In Sarcelles, a French suburb awash with forbidding 1960s architecture, graffiti, and gangs, one metallic blue rectangle looks much like any other French street sign in Paris’ grey outer suburbs. But this particular street sign is special, especially now.
Last Sunday, a crowd gathered around a street sign that reads “Yohan Cohen Square (1994-2015) Victim of anti-Semitic attack at the Porte de Vincennes.” The sign serves as a symbol of remembrance for Yohan Cohen, the 22-year-old student and part-time worker at the Hyper Cacher supermarket who was murdered, alongside three other victims, by a jihadist gunman last January just east of Paris. They were buried in Jerusalem shortly thereafter.
There to pay tribute at the memorial’s unveiling ceremony were Cohen’s friends who remembered him as a smiling young man, someone who listened and was tolerant. “[He was] the friend everybody dreamed of having,” one of them said. French politicians also showed up, such as Claude Bartolone, the President of France’s National Assembly. Sarcelles’ deputy mayor, Francois Pupponi, praised Cohen’s bravery. “He died a hero protecting those he could in the store,” he said, referring to Cohen’s effort to save a 3-year-old by tackling a gunman. “We owe him this fight for the victims of terrorism. Yohan died because he was Jewish and French.”
Bernard Cazeneuve, France’s Interior Minister, gave a speech of tribute to the Sarcelles Jewish community, “famous for its synagogues, for its schools, tea houses, restaurants, kosher shops,” he said. “But mostly it is known for its tolerance, fellowship, and friendliness.” Sarcelles, sometimes called “Little Jerusalem,” is home to Europe’s largest Jewish population. Jewish schools, delis, and synagogues are plentiful here. But tolerance, fellowship and friendliness have largely given way to an atmosphere of fear and self-preservation in what has become an increasingly hostile, anti-Semitic environment. At the moment, in light of the recent terrorist attacks in Paris, the Sarcelles area is effectively in lock-down, or Vigipirate, a state of high alert in which armed police, complete with flak jackets, automatic weapons, and body armor, patrol the streets of this suburb, or banlieue.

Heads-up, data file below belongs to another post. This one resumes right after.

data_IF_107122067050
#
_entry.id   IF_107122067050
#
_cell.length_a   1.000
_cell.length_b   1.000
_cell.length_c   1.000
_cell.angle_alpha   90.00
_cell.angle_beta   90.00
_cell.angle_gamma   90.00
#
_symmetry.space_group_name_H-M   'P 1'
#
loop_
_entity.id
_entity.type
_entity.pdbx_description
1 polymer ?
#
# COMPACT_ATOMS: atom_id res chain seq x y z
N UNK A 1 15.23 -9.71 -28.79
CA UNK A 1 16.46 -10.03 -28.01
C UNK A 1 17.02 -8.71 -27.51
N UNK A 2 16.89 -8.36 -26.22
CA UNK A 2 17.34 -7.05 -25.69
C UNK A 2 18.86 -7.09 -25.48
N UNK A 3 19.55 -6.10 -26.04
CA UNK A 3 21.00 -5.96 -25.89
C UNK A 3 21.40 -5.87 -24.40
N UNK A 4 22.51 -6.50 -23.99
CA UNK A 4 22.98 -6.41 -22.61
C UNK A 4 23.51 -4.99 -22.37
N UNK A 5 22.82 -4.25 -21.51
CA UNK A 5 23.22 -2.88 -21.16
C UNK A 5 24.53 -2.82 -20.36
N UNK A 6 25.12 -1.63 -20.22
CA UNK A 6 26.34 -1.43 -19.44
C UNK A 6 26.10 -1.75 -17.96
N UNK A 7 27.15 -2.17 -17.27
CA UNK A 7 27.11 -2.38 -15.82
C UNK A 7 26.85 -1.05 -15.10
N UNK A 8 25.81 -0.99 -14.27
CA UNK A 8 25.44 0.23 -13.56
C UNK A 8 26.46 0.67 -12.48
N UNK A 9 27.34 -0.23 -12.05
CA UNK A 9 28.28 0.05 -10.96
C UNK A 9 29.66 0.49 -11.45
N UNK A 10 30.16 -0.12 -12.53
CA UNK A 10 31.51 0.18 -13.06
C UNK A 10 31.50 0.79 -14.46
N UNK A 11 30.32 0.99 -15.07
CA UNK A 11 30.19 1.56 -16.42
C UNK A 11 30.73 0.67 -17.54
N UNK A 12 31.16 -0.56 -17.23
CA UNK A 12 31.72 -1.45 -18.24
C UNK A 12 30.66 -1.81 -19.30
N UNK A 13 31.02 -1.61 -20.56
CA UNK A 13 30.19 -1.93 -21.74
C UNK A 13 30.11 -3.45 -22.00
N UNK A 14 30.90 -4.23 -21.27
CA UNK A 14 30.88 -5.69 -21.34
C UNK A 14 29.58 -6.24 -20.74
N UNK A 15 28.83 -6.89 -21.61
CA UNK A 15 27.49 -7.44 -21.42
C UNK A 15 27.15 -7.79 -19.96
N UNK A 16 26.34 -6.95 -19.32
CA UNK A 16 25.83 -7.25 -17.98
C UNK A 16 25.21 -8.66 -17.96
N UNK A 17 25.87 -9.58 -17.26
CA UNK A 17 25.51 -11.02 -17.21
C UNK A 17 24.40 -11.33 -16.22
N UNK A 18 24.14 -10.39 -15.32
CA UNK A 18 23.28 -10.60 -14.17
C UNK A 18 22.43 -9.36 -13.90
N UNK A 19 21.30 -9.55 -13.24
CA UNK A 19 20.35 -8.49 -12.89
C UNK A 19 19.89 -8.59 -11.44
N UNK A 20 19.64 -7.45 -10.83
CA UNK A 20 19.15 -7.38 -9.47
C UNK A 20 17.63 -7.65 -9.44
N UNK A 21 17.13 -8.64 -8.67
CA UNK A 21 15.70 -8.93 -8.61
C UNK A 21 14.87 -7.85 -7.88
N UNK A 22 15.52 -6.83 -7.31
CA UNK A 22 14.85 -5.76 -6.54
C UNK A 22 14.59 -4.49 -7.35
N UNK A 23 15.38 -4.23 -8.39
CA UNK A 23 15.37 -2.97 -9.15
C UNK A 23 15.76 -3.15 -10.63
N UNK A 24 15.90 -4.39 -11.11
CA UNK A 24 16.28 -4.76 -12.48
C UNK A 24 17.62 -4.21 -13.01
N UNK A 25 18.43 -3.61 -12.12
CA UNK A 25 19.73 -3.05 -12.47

“We know [the Jewish community is] a target,” sighed Alain Bensimon, a community leader and president of one of the synagogues that has come under regular attack. “We now know the message of the Islamists and we know things cannot get any better.” Bensimon is convinced that January’s terror attacks on Charlie Hebdo and Hyper Cacher, and even the recent wave of terror in the center of Paris, could have been foreseen as far back as the summer of 2014, when “everything changed.”
The day Bensimon speak of occurred on a mild Sunday in July 2014. A pro-Palestinian demonstration started out from the Sarcelles Railway Station, defying a ban by the local government. The crowds rapidly swelled to many hundreds of young men, openly shouting: “slaughter the Jews.” Groups of youths set rubbish alight and burned cars. Six shops were looted, all but one belonging to Jewish owners. Rioters broke into a synagogue and caused $4,000-worth of damage. Haaretz declared the riot “the first Pogrom of 21st-century Europe.”
Back at the newly named Yohan Cohen Square, Minister Cazeneuve reaffirmed the government’s commitment to “track down all the perpetrators and prevent attacks.” “If he had survived,” Cazeneuve said, “Yohan could be also in cafés or at the Bataclan. For he loved life, his friends, meetings. It was youth, freedom, everything that terrorists abhor.”
That message is echoed on the brown stone monument that was then unveiled. It translates, starkly, “Assassinated on 9th January 2015. Because he was a Jew.”
Under the watchful eye of the police, the crowd recited kaddish. Then, spontaneously, someone started the Marseillaise, which was taken up and sung by all who were present.